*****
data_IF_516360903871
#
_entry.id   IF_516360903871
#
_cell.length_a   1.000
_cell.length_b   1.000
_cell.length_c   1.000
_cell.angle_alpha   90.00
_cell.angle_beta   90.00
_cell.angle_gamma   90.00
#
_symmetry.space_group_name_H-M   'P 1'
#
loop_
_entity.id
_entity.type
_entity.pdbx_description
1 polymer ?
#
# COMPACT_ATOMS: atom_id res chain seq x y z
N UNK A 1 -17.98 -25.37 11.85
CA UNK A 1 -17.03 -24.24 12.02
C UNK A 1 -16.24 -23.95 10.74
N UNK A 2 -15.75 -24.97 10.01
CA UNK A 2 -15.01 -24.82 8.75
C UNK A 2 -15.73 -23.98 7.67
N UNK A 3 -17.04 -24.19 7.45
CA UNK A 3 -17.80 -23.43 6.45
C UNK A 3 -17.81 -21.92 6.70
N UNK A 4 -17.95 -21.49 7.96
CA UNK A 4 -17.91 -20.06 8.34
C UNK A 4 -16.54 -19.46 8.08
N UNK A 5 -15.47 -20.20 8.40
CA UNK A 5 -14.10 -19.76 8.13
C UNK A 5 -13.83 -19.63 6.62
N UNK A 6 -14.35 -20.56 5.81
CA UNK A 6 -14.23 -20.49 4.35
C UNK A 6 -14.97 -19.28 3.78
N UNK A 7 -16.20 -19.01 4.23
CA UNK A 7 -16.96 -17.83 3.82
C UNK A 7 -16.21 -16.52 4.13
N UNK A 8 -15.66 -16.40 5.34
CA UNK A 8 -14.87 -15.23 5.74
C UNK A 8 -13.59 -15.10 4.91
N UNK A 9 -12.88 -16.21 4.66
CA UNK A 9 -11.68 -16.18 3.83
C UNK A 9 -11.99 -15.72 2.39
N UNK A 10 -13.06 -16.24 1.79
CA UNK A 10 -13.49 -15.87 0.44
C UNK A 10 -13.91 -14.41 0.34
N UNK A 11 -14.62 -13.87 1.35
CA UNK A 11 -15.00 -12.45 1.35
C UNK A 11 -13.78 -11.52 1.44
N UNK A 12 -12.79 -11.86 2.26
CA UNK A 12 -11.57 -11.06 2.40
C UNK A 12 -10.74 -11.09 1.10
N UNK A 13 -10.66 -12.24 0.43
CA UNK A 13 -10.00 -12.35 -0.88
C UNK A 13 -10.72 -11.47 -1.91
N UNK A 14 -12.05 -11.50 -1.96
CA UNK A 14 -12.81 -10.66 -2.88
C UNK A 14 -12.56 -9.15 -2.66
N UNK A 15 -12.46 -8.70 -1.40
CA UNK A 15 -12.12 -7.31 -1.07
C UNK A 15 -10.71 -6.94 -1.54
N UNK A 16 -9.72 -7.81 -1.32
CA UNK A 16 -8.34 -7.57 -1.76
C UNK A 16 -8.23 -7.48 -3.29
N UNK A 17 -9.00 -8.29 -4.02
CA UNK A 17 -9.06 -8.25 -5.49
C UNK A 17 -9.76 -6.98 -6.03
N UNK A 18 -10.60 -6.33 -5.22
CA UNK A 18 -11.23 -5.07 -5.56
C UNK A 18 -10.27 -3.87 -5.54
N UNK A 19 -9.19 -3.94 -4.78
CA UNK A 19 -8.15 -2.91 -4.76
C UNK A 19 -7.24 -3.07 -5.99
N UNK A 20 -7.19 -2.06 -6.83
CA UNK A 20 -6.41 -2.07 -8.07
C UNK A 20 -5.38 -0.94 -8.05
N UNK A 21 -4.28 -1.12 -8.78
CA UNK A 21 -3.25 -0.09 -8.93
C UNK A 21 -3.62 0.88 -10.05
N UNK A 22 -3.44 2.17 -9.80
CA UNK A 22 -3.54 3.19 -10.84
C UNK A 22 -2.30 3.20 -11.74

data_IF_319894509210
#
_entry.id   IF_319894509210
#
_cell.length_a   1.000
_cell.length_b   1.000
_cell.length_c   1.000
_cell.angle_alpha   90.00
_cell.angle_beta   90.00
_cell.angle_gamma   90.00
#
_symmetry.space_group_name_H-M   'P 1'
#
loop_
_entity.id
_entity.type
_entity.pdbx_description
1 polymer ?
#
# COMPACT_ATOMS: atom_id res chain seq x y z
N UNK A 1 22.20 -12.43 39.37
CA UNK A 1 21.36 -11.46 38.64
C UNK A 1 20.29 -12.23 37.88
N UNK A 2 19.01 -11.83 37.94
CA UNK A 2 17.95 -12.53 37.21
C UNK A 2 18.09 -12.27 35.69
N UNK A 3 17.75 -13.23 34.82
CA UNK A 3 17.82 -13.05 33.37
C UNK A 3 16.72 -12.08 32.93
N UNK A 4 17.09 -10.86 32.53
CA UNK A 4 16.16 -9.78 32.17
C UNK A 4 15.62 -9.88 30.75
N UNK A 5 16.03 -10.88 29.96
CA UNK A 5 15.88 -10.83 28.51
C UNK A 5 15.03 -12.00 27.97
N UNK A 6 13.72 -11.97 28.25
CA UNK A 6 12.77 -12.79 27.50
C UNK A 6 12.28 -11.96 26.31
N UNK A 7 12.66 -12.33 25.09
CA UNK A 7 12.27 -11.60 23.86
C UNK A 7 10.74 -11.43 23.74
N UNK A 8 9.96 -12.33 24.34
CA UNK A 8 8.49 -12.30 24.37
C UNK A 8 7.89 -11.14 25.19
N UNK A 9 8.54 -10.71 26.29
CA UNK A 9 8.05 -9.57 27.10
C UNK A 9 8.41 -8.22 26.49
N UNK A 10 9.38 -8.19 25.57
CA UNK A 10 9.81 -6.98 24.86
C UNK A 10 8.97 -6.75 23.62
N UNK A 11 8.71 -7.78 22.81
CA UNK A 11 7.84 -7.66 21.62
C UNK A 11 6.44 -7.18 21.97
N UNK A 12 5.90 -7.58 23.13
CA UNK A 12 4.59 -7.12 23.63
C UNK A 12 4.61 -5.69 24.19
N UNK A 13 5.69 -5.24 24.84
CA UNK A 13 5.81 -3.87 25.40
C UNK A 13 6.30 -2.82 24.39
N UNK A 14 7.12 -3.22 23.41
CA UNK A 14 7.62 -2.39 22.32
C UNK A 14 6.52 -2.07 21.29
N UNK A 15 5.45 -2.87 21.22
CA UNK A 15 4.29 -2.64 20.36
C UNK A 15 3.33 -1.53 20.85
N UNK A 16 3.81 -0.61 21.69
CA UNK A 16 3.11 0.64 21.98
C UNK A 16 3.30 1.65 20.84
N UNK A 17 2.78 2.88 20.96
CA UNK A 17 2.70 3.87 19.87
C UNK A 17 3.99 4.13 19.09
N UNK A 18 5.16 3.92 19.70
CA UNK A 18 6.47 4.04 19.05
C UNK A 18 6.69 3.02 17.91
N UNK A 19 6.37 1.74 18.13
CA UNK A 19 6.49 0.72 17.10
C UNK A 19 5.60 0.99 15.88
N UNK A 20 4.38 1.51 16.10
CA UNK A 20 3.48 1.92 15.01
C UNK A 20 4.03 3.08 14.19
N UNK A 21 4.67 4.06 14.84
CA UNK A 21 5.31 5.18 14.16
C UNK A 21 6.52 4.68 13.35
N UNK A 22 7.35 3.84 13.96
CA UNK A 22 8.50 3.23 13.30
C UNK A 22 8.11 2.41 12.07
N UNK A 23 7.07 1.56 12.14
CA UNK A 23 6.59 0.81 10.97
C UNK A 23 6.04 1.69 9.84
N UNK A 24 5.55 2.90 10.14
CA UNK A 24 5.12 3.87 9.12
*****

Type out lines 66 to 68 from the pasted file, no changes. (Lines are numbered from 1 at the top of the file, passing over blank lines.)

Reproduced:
N UNK A 16 -9.72 -7.81 -1.32
CA UNK A 16 -8.34 -7.57 -1.76
C UNK A 16 -8.23 -7.48 -3.29